There is no long-term benefit to surgical management over a conservative approach
- Common injury often in children and young adults
- Also seen in the elderly with osteoporosis and falls
- Fall onto an outstretched upper limb or hand
- Direct blow to the clavicle or indirect through the shoulder joint.
- Type I: Middle third of the clavicle. Commonest. The middle is weakest. usually stable despite deformity.
- Type II: Lateral third of the clavicle. If displaced, these types are often unstable
- Type III: Medial third: Uncommon but may be seen with severe trauma and may be associated with mediastinal or other injuries as well as pneumothorax, or haemothorax
- Localised pain over the shoulder and upper arm
- Swelling over clavicle and shoulder and front of the chest
- Sharp pain when any movement is made
- Possible nausea, dizziness, and/or spotty vision due to extreme pain
- X-ray of the clavicle to determine the fracture type and extent of the injury.
- CT or MRI may be used if in doubt
- Assess clinically: If Posterior displacement CT chest
- Ultrasound may be equally accurate in children
- Non-union is a major complication of clavicle fractures. Usually lateral clavicular fractures
- Infection, Haemorrhage
- Medial fractures may have Posterior displacement - mediastinal injury and Nerve injury and should be referred to ortho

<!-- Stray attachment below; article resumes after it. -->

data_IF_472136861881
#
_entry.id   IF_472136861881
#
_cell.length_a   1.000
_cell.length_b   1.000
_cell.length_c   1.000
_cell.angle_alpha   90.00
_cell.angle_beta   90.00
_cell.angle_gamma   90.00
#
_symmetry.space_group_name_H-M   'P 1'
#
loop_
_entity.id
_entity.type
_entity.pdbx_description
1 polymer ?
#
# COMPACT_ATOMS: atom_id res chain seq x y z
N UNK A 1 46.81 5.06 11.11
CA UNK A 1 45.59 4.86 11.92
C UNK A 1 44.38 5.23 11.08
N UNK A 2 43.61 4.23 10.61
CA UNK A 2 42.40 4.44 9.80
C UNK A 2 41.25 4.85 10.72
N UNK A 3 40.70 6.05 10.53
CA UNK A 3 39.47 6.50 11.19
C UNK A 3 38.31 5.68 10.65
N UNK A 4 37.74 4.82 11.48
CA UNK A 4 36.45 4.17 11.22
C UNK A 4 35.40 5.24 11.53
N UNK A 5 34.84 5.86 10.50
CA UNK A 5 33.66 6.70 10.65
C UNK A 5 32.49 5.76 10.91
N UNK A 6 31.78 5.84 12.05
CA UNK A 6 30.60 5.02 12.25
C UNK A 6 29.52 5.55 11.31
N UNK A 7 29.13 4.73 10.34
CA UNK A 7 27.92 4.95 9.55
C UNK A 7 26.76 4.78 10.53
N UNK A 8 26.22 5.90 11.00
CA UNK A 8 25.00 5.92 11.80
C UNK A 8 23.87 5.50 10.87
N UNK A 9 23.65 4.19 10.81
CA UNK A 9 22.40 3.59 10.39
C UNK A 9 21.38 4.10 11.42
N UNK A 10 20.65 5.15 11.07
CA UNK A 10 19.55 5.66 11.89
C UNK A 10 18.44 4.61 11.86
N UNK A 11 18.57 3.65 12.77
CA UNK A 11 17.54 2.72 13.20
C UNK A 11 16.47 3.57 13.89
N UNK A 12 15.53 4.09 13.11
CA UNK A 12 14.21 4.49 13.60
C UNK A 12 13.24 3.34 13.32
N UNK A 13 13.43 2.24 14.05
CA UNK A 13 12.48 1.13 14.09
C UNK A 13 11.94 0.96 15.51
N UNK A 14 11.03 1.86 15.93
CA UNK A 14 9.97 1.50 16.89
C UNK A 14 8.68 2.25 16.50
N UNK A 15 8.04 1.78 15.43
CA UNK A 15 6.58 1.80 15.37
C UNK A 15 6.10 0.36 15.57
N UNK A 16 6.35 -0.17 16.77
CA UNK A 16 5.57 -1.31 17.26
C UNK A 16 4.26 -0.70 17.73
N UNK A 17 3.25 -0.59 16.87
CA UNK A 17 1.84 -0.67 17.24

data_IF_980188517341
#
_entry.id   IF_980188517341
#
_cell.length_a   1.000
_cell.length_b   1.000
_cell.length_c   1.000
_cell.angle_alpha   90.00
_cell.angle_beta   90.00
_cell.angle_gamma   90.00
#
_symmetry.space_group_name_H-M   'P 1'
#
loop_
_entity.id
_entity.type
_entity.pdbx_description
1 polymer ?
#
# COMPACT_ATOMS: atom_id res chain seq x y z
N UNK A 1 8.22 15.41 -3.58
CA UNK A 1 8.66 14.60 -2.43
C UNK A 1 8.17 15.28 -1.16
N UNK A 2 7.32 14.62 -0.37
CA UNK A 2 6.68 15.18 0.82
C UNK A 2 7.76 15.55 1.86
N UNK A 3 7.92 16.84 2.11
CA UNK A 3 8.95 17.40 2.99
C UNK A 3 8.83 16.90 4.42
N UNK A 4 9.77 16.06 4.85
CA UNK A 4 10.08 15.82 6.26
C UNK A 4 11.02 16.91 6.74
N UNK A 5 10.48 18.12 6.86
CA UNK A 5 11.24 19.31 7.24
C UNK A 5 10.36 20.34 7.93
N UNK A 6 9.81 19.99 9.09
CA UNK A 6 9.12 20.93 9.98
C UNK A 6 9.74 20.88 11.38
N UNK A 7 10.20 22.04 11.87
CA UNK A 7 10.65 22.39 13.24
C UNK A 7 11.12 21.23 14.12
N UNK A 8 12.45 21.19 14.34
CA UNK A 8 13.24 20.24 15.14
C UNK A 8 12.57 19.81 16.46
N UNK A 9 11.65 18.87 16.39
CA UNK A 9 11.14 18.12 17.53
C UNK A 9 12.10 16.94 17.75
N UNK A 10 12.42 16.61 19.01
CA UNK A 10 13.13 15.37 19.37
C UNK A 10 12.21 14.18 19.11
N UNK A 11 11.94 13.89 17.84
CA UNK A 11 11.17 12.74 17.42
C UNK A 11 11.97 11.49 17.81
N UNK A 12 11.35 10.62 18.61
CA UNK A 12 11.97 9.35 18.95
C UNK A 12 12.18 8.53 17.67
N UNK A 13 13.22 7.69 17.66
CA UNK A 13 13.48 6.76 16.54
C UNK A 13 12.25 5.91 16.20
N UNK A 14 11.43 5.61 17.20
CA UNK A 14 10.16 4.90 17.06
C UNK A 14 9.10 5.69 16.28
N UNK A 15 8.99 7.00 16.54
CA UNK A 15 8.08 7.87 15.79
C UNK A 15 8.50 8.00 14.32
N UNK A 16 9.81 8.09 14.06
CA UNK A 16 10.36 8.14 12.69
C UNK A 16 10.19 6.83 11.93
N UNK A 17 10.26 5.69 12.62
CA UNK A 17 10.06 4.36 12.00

- Analgesia and tetanus if skin break. Open fractures may need surgery. Medial fractures may need exclusion of other injuries with CT chest.
- Generally a broad arm sling is applied and generally kept on until the patient regains pain-free movement of the shoulder.
- Conservative: use of a splint or sling to keep the joint stable and decrease the risk of further damage. Usually, a figure-of-eight splint that wraps the shoulders to keep them forced back is used and the arm is placed in a clavicle strap for comfort. Provide a sling, and pain relief, and to allow the bone to heal itself, monitoring progress with X-rays every week or few weeks. Resulting bony prominence may take months/years to remodel
- Surgery is employed in 5 to 10% of cases. If the fracture is at the lateral end, the risk of nonunion is greater than if the fracture is of the shaft. A comminuted fracture may need treated with an intramedullary fixation device. Surgery if there is a skin break or any neurovascular involvement or distal third fractures (high risk of nonunion)